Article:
How It Works
SIM scammers scour the internet and social networks to find a target’s personal information. It could be as simple as a Craigslist advertisement for a car that contains a person’s mobile phone number and a repair receipt with their name and address.
Armed with the personal details they have gleaned online, the criminal then calls their wireless carrier and pretends to be the account owner.
Believing they are talking to the actual owner, the carrier switches the owner’s phone number to a SIM card the scammers have in their possession.
Once this switch is completed, the thief has access to the user’s phone number, allowing them to make changes to online accounts that use their mobile phone for authentication.
Protect Personal Information Online
When posting online, be careful not to inadvertently share your personal information. Don’t assume that privacy settings will protect your information.
- Hide your phone number, full name, and address from your online posts.
- Review photos that may show your house number, mailbox, or license plate, and take a few minutes to blur those details before posting them for everyone to see.
Be Wary of Requests for Personal Information
Criminals don’t just look online – they also reach out to people via messaging, email, or on the phone.
On Facebook, they will list an item for sale and then ask for your phone number or personal details during the negotiation.
Identity thieves also will call on the phone and pretend to be a repairman or other service provider who needs your information to upgrade your plan.
Don’t give out your personal information even if you may think the call or message is legitimate. End the conversation and then call or message the company using the official contact information you find on a recent bill or the company’s website.
Use a PIN
Ask your wireless carrier to protect your mobile phone account with a PIN or password. Even if a thief has your phone number and your account information, they will not be able to change your account without this secure PIN or password.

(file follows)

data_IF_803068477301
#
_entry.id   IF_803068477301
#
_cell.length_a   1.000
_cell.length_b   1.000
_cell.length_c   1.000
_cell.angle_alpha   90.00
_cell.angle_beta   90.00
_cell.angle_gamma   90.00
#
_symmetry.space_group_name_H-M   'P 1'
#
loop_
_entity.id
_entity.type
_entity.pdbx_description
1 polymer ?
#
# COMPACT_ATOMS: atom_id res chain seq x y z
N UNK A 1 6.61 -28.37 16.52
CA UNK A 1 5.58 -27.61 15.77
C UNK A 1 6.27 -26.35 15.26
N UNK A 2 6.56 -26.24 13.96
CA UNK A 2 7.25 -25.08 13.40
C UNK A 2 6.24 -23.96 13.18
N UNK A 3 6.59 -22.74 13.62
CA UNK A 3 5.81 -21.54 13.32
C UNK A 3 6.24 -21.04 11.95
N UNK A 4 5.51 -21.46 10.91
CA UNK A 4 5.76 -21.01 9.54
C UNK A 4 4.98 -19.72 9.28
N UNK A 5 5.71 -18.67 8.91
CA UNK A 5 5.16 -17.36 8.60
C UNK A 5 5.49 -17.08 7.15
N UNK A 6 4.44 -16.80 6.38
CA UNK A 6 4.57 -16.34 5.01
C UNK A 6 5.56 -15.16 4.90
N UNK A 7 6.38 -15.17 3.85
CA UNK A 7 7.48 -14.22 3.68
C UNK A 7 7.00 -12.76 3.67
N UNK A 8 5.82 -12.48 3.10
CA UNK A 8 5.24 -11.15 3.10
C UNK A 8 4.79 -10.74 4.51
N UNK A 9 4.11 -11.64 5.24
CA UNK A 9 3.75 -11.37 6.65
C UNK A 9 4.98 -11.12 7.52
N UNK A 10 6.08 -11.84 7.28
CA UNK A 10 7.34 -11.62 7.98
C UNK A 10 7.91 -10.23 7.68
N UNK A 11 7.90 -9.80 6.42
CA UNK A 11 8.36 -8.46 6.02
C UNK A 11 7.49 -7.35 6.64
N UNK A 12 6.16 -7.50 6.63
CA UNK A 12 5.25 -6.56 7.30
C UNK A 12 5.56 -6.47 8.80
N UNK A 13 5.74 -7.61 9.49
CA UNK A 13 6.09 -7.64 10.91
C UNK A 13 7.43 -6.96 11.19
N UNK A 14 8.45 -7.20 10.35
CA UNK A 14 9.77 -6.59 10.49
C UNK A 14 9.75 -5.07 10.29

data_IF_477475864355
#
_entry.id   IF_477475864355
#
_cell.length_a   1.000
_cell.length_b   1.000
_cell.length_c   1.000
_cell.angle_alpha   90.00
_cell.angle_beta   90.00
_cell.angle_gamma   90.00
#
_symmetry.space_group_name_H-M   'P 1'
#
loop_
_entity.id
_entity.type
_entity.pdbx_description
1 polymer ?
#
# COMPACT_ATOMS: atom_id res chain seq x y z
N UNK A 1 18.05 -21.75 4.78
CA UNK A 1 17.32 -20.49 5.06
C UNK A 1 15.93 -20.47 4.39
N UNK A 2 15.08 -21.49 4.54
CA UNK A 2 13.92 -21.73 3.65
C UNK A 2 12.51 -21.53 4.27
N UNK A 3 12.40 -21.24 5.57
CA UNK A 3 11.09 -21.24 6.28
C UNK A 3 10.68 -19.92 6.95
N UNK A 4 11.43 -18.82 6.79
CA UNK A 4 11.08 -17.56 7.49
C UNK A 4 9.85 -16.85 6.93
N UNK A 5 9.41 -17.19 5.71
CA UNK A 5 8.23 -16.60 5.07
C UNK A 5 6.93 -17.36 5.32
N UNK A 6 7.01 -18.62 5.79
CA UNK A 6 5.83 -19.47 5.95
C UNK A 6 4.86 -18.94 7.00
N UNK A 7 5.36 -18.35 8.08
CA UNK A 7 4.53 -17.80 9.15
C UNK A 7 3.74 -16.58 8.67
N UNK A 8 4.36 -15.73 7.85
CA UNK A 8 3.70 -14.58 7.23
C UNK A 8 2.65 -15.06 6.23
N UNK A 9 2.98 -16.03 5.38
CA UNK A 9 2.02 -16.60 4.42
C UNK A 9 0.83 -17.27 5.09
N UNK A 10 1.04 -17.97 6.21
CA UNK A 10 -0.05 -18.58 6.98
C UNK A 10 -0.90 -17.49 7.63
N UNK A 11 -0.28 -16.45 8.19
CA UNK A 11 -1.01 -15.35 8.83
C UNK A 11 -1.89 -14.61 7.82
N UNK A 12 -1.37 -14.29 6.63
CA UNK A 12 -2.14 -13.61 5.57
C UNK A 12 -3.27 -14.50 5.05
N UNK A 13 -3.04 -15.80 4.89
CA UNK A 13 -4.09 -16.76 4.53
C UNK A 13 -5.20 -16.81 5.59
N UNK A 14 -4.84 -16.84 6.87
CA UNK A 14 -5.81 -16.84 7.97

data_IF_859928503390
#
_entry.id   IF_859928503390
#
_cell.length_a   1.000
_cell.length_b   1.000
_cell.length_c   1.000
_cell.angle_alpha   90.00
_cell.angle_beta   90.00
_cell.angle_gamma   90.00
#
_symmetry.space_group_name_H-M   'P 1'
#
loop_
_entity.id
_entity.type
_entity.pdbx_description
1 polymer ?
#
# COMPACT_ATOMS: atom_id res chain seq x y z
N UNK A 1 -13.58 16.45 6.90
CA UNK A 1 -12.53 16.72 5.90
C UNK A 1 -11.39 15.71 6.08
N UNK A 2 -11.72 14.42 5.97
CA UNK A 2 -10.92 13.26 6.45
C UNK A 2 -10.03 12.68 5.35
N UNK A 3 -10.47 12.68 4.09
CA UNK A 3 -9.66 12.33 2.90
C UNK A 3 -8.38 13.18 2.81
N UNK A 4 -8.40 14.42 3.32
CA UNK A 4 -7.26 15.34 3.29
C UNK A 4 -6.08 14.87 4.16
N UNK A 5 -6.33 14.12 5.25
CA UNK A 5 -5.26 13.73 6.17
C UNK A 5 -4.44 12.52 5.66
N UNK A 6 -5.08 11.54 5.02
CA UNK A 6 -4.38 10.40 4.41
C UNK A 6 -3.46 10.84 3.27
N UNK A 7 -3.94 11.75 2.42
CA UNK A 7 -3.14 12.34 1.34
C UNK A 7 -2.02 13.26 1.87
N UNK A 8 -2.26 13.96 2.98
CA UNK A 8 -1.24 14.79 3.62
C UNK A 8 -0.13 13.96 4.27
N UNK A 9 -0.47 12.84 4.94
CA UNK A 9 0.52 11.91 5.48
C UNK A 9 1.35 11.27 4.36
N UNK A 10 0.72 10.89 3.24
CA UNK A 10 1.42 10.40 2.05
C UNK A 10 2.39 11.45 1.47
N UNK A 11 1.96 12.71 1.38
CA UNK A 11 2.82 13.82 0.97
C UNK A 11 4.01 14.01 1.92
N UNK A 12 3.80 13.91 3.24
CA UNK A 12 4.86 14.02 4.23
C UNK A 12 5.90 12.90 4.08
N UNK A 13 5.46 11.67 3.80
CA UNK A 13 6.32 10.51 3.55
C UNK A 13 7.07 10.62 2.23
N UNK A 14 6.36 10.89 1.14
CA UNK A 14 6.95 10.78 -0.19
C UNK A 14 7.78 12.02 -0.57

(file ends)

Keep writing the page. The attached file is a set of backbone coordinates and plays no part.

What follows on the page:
Enable Multi-Factor Authorization
You should enable multi-factor authorization if your account supports it. This added layer of security requires the account owner to provide additional information to confirm they are the account owner. This extra step makes it harder for criminals to access your accounts. Just make sure you set up your email or use an app to authenticate your account and not your phone number. If a thief has access to your phone number, they also can gain access to your account.
Store Your Crypto in a Wallet
Most people buy cryptocurrency through an exchange like Coinbase. Once purchased, the digital currency sits on the exchange, easily accessible with a stolen username and password. Once a thief gains access to an account, the money can disappear within seconds, never to be returned.
The best way to protect your cryptocurrency is to store it in a protected wallet and not on the exchange through which you purchased it.
Cryptocurrency wallets are available online or in hardware form. These hardware wallets download your cryptocurrency details and store them in a device that looks like a USB drive.
Both hardware and software wallets protect cryptocurrency by using an encrypted private key that only you know. Once in a wallet, your cryptocurrency is safer from hacking than it would be on an exchange. Just make sure you do not give out your private key or store it in a way that a hacker can find it.